Six weeks after it began accepting applications for claims related to accidents involving faulty General Motors vehicles, the victim compensation fund has made this determination: There are 19 eligible claims for a person who died in a defective GM vehicle-and that number is likely to go higher.
"There will be more than 19," said attorney Ken Feinberg, who is overseeing the fund. "How many more is speculative."
Feinberg and his staff released the first set of numbers outlining how many claims have been filed on behalf of victims injured or killed in 2.6 million recalled GM vehicles. So far, the fund has received 445 claim applications, with 31 of them deemed eligible for payment. Feinberg said there are 414 more that have not been rejected.
"We've received these claims. Some of them are woefully inadequate, no documentation, no signatures, no correct addresses. We are not rejecting the claims," Feinberg said. "The remainder are currently being processed and we are working with the claimant to firm up those claims."
For months, as the faulty ignition switch recall saga continued to grow, General Motors maintained only 13 fatalities were related to the faulty cars. It was a claim safety advocates and lawyers routinely questioned as being far too low.
After Feinberg released his initial report on Monday, General Motors issued a statement saying, "We have previously said that Ken Feinberg and his team will independently determine the final number of eligible individuals, so we accept their determinations for the compensation program."
The automaker will not increase the number of fatalities it officially attributes to the switch based on the number of death claims Feinberg finds eligible for compensation, according to GM spokesman Dave Roman. The fund will continue to accept claims through the end of the year.
Last week, GM CEO Mary Barra told CNBC she has not talked with Feinberg and his staff since he set the criteria for payment of victim claims. She also said in the interview that "change has already happened" at GM, which is known for its troubled corporate culture.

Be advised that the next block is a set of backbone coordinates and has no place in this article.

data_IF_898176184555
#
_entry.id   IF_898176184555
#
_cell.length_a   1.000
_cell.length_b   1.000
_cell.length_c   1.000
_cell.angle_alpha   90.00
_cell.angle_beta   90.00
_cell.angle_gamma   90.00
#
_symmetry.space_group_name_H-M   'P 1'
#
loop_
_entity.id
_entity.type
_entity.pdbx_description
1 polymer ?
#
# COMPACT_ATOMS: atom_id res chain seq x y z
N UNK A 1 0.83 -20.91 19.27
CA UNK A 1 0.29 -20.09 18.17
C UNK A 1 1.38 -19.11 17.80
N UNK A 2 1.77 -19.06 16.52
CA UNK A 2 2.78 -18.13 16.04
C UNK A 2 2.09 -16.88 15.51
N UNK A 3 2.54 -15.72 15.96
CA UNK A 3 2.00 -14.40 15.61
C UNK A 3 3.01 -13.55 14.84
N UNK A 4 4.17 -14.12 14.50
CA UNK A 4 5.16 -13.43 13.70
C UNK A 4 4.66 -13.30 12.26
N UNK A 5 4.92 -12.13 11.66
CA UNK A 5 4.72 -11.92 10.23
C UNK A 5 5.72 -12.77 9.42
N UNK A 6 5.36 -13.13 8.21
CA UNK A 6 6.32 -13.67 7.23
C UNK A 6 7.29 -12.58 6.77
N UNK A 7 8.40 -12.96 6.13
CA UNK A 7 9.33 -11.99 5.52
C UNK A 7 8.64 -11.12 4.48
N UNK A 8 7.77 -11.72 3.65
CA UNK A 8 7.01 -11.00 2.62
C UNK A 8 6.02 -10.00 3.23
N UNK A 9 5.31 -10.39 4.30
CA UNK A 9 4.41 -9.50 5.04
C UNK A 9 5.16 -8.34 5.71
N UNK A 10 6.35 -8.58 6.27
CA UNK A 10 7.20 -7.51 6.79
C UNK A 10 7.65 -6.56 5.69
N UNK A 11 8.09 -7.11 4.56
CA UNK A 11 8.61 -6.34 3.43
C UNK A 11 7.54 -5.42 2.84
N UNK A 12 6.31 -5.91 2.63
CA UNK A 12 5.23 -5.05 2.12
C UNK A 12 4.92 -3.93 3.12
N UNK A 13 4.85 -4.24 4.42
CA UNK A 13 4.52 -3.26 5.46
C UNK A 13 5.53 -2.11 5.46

Critics of GM and its handling of the faulty ignition switches have said for months that the automaker has been too quick to dismiss the gravity and scope of the defect. Kaitlin Wowak, an assistant professor at the University of Notre Dame, said the latest data support that argument.
"This new information reinforces that GM may not have been as forthcoming as we would have hoped about how serious the defect was and how not responding was a major mistake," Wowak said.
Meanwhile, Feinberg and his staff have begun meeting with victims and their families. How much each victim will receive remains to be determined. Feinberg said he and his staff will not negotiate. If a settlement offer of several million dollars is made in a particular case, Feinberg said the victim and/or their family will have to accept it or reject it.
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In June, Feinberg said GM would offer at least $1 million to the families of victims who died because of the ignition switch defect.
"We've laid out the formulas that we will use," he said. "If you want the money, sign. We have an arrangement, I'll send the money. If not you can sue."
-By CNBC's Phil LeBeau. Reuters contributed to this report.
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